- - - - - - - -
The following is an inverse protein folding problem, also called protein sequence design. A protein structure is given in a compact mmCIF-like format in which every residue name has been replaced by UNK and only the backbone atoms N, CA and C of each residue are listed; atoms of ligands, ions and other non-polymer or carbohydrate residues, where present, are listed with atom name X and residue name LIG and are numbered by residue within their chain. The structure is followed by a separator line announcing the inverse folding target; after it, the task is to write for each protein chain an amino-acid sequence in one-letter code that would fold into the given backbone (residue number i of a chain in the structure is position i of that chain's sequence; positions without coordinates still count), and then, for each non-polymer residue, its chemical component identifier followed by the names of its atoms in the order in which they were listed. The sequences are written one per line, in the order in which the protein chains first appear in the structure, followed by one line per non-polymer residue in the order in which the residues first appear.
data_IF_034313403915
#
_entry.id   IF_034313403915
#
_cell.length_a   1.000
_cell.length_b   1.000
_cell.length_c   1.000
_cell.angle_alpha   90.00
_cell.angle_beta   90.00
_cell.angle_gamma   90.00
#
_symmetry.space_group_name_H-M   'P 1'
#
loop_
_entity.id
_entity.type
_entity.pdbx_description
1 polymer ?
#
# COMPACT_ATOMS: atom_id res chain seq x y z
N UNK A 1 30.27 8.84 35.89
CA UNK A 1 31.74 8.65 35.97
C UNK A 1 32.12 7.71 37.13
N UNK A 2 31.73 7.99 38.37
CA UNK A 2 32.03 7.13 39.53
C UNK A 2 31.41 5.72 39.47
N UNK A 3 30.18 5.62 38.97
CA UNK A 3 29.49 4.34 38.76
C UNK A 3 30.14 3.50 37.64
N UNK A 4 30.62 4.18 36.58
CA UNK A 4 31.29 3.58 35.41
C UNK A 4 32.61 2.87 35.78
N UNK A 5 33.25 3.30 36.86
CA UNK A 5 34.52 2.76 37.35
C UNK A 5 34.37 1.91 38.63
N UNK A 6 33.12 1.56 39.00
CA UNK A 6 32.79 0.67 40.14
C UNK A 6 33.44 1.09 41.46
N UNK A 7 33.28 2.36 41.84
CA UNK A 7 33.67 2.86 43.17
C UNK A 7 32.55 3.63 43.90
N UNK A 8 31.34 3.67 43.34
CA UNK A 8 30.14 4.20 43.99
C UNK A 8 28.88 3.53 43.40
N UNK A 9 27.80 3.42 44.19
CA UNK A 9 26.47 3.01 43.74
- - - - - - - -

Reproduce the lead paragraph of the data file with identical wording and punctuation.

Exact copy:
The following is an inverse protein folding problem, also called protein sequence design. A protein structure is given in a compact mmCIF-like format in which every residue name has been replaced by UNK and only the backbone atoms N, CA and C of each residue are listed; atoms of ligands, ions and other non-polymer or carbohydrate residues, where present, are listed with atom name X and residue name LIG and are numbered by residue within their chain. The structure is followed by a separator line announcing the inverse folding target; after it, the task is to write for each protein chain an amino-acid sequence in one-letter code that would fold into the given backbone (residue number i of a chain in the structure is position i of that chain's sequence; positions without coordinates still count), and then, for each non-polymer residue, its chemical component identifier followed by the names of its atoms in the order in which they were listed. The sequences are written one per line, in the order in which the protein chains first appear in the structure, followed by one line per non-polymer residue in the order in which the residues first appear.